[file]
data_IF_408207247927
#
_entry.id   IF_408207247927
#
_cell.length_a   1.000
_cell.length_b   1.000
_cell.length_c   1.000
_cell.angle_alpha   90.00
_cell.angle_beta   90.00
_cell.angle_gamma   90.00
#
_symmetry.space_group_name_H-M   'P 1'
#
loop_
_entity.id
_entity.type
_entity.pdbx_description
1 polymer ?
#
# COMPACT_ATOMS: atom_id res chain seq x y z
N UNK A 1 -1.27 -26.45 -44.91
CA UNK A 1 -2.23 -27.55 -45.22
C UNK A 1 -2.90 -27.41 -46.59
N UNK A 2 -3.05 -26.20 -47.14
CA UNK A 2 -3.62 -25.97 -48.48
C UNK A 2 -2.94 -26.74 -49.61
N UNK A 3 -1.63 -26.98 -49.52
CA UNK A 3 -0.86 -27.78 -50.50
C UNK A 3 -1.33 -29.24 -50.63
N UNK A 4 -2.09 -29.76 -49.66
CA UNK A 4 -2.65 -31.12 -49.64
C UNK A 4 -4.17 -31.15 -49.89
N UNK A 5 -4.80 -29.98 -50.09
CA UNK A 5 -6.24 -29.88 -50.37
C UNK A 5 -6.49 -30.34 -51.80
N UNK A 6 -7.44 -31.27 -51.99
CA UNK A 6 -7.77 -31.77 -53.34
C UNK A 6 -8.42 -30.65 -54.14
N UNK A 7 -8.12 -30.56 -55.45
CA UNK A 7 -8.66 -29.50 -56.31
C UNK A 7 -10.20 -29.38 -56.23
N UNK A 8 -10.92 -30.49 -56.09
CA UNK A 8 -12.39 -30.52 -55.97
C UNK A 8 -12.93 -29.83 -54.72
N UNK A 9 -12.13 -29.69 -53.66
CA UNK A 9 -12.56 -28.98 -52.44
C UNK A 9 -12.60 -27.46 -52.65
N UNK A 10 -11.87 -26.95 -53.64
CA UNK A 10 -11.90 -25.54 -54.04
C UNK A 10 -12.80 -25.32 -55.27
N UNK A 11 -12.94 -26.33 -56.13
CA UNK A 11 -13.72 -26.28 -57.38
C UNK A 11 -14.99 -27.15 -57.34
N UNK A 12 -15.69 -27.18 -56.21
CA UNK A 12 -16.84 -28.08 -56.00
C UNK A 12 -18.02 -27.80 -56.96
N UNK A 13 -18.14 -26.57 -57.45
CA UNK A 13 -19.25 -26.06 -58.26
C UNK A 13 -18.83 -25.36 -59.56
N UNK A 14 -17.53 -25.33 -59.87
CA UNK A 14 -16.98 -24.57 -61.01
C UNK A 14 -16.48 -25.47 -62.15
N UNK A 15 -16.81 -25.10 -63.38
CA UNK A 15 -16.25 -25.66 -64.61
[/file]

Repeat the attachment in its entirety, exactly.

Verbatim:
data_IF_408207247927
#
_entry.id   IF_408207247927
#
_cell.length_a   1.000
_cell.length_b   1.000
_cell.length_c   1.000
_cell.angle_alpha   90.00
_cell.angle_beta   90.00
_cell.angle_gamma   90.00
#
_symmetry.space_group_name_H-M   'P 1'
#
loop_
_entity.id
_entity.type
_entity.pdbx_description
1 polymer ?
#
# COMPACT_ATOMS: atom_id res chain seq x y z
N UNK A 1 -1.27 -26.45 -44.91
CA UNK A 1 -2.23 -27.55 -45.22
C UNK A 1 -2.90 -27.41 -46.59
N UNK A 2 -3.05 -26.20 -47.14
CA UNK A 2 -3.62 -25.97 -48.48
C UNK A 2 -2.94 -26.74 -49.61
N UNK A 3 -1.63 -26.98 -49.52
CA UNK A 3 -0.86 -27.78 -50.50
C UNK A 3 -1.33 -29.24 -50.63
N UNK A 4 -2.09 -29.76 -49.66
CA UNK A 4 -2.65 -31.12 -49.64
C UNK A 4 -4.17 -31.15 -49.89
N UNK A 5 -4.80 -29.98 -50.09
CA UNK A 5 -6.24 -29.88 -50.37
C UNK A 5 -6.49 -30.34 -51.80
N UNK A 6 -7.44 -31.27 -51.99
CA UNK A 6 -7.77 -31.77 -53.34
C UNK A 6 -8.42 -30.65 -54.14
N UNK A 7 -8.12 -30.56 -55.45
CA UNK A 7 -8.66 -29.50 -56.31
C UNK A 7 -10.20 -29.38 -56.23
N UNK A 8 -10.92 -30.49 -56.09
CA UNK A 8 -12.39 -30.52 -55.97
C UNK A 8 -12.93 -29.83 -54.72
N UNK A 9 -12.13 -29.69 -53.66
CA UNK A 9 -12.56 -28.98 -52.44
C UNK A 9 -12.60 -27.46 -52.65
N UNK A 10 -11.87 -26.95 -53.64
CA UNK A 10 -11.90 -25.54 -54.04
C UNK A 10 -12.80 -25.32 -55.27
N UNK A 11 -12.94 -26.33 -56.13
CA UNK A 11 -13.72 -26.28 -57.38
C UNK A 11 -14.99 -27.15 -57.34
N UNK A 12 -15.69 -27.18 -56.21
CA UNK A 12 -16.84 -28.08 -56.00
C UNK A 12 -18.02 -27.80 -56.96
N UNK A 13 -18.14 -26.57 -57.45
CA UNK A 13 -19.25 -26.06 -58.26
C UNK A 13 -18.83 -25.36 -59.56
N UNK A 14 -17.53 -25.33 -59.87
CA UNK A 14 -16.98 -24.57 -61.01
C UNK A 14 -16.48 -25.47 -62.15
N UNK A 15 -16.81 -25.10 -63.38
CA UNK A 15 -16.25 -25.66 -64.61